Transcript for Defense Speaks in Trial of Dad Accused of Son's Hot-Car Death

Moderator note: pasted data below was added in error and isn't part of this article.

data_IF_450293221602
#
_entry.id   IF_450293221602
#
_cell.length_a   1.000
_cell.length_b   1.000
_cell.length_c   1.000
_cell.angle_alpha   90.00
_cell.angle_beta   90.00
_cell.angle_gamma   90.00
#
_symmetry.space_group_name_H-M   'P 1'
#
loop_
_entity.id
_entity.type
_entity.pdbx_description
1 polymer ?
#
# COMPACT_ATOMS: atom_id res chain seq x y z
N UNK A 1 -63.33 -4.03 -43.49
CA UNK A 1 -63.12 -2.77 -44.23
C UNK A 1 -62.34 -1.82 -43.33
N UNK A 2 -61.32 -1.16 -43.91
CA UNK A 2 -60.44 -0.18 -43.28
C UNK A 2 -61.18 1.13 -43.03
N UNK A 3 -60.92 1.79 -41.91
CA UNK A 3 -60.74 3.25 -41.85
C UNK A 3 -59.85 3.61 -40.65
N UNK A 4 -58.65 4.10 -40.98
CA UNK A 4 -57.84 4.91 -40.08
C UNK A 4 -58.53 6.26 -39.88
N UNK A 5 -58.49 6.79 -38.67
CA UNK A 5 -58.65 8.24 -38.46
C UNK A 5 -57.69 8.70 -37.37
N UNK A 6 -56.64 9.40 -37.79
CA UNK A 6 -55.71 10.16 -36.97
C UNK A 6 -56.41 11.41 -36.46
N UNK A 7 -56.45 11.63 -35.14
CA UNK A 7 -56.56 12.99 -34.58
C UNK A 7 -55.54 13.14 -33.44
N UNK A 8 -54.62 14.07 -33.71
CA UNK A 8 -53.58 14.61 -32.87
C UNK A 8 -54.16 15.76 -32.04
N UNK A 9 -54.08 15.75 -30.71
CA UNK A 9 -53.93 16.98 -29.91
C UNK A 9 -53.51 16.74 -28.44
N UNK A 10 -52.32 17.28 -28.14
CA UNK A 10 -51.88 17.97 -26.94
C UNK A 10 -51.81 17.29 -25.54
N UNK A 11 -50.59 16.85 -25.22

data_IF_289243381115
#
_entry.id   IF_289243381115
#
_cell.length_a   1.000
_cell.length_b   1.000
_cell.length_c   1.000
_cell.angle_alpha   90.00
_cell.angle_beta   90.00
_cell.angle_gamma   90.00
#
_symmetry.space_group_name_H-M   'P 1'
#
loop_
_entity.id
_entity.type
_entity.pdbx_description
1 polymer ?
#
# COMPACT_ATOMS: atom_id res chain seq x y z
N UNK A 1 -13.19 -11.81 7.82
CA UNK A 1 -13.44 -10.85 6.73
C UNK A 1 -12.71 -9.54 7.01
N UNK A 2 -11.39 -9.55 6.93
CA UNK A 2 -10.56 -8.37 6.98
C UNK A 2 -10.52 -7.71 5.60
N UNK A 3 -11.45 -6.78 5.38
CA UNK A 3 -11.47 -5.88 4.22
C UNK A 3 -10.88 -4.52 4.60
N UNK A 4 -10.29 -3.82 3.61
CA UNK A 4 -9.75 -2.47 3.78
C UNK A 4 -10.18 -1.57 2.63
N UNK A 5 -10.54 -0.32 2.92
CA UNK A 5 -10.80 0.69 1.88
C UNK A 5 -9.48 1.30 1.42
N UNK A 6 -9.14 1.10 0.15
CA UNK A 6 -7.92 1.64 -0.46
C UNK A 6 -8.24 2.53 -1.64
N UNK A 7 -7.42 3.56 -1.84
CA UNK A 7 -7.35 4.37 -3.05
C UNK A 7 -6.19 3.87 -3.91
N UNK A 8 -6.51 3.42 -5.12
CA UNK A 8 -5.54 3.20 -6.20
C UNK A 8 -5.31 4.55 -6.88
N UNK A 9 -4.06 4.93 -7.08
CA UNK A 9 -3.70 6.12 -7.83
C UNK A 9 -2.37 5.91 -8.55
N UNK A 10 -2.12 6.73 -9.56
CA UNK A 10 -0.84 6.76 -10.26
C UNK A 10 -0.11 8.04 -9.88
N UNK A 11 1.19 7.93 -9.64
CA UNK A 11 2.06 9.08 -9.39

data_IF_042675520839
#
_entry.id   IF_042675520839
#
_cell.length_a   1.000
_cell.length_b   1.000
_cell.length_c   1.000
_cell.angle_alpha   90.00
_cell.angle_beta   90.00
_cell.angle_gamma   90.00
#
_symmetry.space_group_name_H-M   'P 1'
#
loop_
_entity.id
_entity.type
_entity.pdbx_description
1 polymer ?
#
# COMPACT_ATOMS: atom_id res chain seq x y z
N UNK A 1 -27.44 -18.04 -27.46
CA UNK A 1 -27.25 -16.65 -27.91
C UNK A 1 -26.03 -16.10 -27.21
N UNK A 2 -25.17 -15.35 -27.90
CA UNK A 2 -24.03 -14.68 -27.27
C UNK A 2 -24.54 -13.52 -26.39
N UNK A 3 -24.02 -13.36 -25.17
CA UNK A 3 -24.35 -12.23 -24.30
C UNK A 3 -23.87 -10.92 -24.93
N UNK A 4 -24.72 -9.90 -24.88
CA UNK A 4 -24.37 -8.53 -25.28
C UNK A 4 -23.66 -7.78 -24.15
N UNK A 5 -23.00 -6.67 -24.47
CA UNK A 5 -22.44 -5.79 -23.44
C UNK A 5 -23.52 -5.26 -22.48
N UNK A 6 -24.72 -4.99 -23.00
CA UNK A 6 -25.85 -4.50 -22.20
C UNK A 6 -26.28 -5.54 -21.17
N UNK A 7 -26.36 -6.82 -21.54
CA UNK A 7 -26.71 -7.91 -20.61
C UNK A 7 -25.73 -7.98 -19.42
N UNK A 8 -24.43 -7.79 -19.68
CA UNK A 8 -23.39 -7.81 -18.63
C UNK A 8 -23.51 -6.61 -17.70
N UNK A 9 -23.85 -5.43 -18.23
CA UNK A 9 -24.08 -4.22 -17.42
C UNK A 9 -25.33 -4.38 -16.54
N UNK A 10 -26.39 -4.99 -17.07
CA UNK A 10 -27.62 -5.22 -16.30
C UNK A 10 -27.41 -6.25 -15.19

We have a lot to get to, first the latest on that hot car trial where a father is facing murder charges for leaving his son in a scorching SUV for hours and now video showing his reaction to the death is raising big questions and Steve osunsami has the details from the courtroom. Reporter: In court this morning, jurors will hear more from witnesses who saw the moment when Justin Ross Harris bailed into this parking lot on his way home from work. I heard the car coming, brakes screeching, yelling going on. Reporter: During opening statements Harris' attorney says this is when he discovers the lifeless body of his son in the backseat of his SUV still strapped in a rear facing car seat after more than seven hours in the hot car. That little boy, he loved more than anything. Cooper's debt was an accident. Reporter: He cried in court reliving the day charged with murder and second degree child cruelty pleading not guilty saying it was an accident. He has always acknowledged this was his fault, that he was responsible but what you're going to see during this trial is that responsible isn't the same thing as criminal. Reporter: But police are testifying that Harris didn't look remorseful and shared video from inside this police cruiser where they say he seemed more concerned about the air-conditioning than his dead son. Feels like I'm not getting -- The air is all the way up. He immediately complained about how hot it was in my vehicle. Reporter: Harris' attorneys point to another piece of video from the same cruiser. Oh, my god, oh, my god. Reporter: Prosecutors say Harris left his son to die on purpose because he wanted a child-free life and had been sexting with other women that day. They say he knew the heat could kill after watching videos online. A point his lawyers deny. You see a child left alone in a vehicle, please call 911. Reporter: Harris is now divorced but his ex-wife is expected to take the stand and share that she too thinks this was an accident. Our thanks to Steve osunsami for that report. Joining us now Nancy grace, the host of "Nancy grace" on hlm and, Nancy, so many dramatic moments in day one of testimony. What stood out most to you? Well, I find it very ironic that he, Justin Ross Harris started crying during his defense's opening statements when it stated over and over and over that when he saw and realized, realized his son was dead he never shed a tear. Another thing that struck me is this, maybe I'm projecting but I recently lost my father and I remember there in the hospital they said, okay, you can leave now and there was just something innate, I did not want to leave him. Justin Ross Harris had no problems leaving his child's body. He left him there and I find that very, very disturbing. A lot has been made of Justin Ross Harris' sexting including allegedly to an underage girl. Do I like that, no. I want to hold my nose at it but that does not a murderer make. What will be more probative or helping the state prove their case is if they can come through with what was alleged in some of the search warrants that he had actually been searching how long does it take an animal or a dog to die in a hot car. Was he searching a new life, child-free? And another thing, I drove that exact drive that he took that morning. He went into chick-fil-a with his son. Not a drive-through. They all saw the son, cooper, happy, laughing. Put him back in the car, he had less than two minutes to drive. What, he forgot his son was alive in two minutes? How can that be? It can't. You hit all the key pieces of evidence that we'll hear from the prosecution. Inner its of the defense you heard in Steve's report that Harris' ex-wife is going to take the stand. What do you think that will do to bolt ter the account? She's expected to say it is an accident and supports her ex-husband. Okay, this is what I would do. If I were the prosecution I would not call her and I'll tell you why. Because if you let the defense call her, then you'll have her on cross-examination. They kind of threw down the gauntlet and said, look, the state is not going to call her, we will. Okay, great, call her. I'd rather have her on cross-examination. What do I think of her? "A," she says she -- she doesn't believe this was intentional. It was an accident. That her husband that she knows so well would never have done that. Well, did he know he was with hookers? Did she know he was cheating? If she didn't know that much how does she know he won't lie to save his own skin? That's what I would argue. A lot coming up in the court case. Nancy grace, thanks so much for joining us, as always. Thank you.
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